Sometimes Even Ad Agency New Business Needs a Vacation

With many agencies having trimmed staff, and the pressure to win new business extreme, it’s hard to even think about taking time off. Yet, we all need to recharge our batteries and in stressful times it’s even more important to do so.

But then there’s the additional challenge of trying to look forward to taking time off, while dreading the process of leaving and returning to work. If you feel this, join the club – you share the stress with most of your coworkers.

Since summer is upon us, I decided to look for a survey that sheds some light on this issue, and found one released in March by the staffing company Ranstad (click here to see it). A few highlights of what stresses us out the most…

  • The last day in the office: 46% of Gen X and 44% of Gen Y workers state this is the hard part of taking a break.
  • The first day back: 84% of both Gen X and Mature workers find this the stressful day; 74% of Gen Y feel the same. And, women feel it more: 80% versus 74% for men.
  • Giving up control in order to go: Interestingly, Gen Y find it the toughest to give up control, with 35% having a hard time, versus only 19% for Mature workers.

The report then looked at how workers prepare their boss or co-workers for their being away. Roughly 50% of workers meet in person to get everyone ready, with 64% of Gen Y preferring this method of communication. While 43% communicate what needs to be done via email, there’s a lot of variation: 54% of Gen Y use email compared to 28% for Mature workers. And while 55% of workers provide a contact number where they can be reached, 64% of Mature do so.

The study confirms the stress we all feel, and recommends a few tactics to help alleviate it. Here are four:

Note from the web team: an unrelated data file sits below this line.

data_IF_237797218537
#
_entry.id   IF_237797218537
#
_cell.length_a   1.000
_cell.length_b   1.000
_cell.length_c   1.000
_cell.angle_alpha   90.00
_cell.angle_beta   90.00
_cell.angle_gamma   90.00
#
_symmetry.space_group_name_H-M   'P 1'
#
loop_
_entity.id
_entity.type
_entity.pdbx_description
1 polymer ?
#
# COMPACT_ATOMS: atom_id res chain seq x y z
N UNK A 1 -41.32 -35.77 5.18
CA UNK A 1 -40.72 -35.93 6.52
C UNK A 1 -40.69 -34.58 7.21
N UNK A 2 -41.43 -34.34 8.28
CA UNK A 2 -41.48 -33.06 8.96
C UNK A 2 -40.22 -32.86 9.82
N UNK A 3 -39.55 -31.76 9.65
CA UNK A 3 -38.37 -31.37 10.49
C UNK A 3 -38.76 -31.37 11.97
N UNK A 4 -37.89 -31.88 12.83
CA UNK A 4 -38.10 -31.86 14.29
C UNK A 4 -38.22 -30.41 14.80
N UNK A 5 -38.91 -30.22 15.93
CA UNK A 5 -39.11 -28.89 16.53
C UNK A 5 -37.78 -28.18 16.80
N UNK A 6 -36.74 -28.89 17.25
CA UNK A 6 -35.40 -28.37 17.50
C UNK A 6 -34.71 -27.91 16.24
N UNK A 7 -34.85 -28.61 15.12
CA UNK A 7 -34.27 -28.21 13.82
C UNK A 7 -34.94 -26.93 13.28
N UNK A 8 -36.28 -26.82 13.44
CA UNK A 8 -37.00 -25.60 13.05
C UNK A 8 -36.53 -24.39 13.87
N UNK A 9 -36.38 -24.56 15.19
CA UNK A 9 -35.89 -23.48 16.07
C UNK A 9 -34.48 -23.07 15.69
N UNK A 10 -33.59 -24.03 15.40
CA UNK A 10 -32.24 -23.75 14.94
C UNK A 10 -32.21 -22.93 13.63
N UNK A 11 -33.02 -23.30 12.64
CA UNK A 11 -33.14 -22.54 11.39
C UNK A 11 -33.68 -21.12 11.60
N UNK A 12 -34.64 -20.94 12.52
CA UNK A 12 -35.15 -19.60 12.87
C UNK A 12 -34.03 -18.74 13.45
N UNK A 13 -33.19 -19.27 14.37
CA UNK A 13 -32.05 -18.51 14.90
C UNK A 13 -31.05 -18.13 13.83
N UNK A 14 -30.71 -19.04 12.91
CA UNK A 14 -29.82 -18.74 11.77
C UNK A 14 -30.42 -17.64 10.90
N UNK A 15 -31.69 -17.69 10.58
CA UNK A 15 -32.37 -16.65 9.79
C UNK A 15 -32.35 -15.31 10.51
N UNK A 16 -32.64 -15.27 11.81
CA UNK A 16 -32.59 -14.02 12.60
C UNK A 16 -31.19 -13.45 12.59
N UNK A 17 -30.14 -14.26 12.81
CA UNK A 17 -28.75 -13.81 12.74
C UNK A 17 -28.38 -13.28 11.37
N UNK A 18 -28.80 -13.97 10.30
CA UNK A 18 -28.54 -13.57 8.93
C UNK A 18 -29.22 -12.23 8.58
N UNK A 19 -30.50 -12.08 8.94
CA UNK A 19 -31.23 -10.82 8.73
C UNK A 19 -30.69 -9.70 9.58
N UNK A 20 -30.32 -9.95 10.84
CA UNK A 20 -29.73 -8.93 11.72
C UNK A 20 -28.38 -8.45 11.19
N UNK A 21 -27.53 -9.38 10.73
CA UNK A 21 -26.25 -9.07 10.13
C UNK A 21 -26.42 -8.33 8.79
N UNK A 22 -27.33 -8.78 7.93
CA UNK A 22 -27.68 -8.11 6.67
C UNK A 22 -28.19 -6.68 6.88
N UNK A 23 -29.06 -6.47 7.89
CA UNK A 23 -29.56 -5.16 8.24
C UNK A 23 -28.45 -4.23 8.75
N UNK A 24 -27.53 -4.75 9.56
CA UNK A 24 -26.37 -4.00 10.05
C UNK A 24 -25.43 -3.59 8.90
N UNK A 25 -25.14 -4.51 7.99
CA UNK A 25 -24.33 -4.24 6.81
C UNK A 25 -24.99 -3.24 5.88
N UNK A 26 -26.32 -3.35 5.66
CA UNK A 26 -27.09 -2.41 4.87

1. Get a Head Start – go through your email inbox the day before you return to the office. After deleting the junk mail, scan for emails addressed to you from your boss and clients, assigning priority for follow-up upon your return to the office. This will create a more focused environment once you arrive to work the next morning.
  2. Ask for a Status Update – if you work on a team or have staff that reports into you, ask someone to send you an email updating you on your projects. By doing this before you get into the office, you’ll have a head-start on your first-day priorities.
  3. Be an Early Bird – arrive before normal office hours to ensure you get some quiet time to prioritize your to-do list and review and return voicemail messages. Once co-workers begin arriving, chances are you’re more likely to engage in conversation and be met with distractions.
  4. Take Your Boss To Lunch – taking your boss to lunch on your first day back gives you time to catch up on projects and discuss important matters in a one-on-one atmosphere.

So, while your new business efforts need to take a vacation sometime this summer, know that others share the stress you feel both leaving and returning. Hopefully, one or more of these tactics will help make the transition easier (for what it’s worth, over the years I’ve found #1 and #3 to be very effective).


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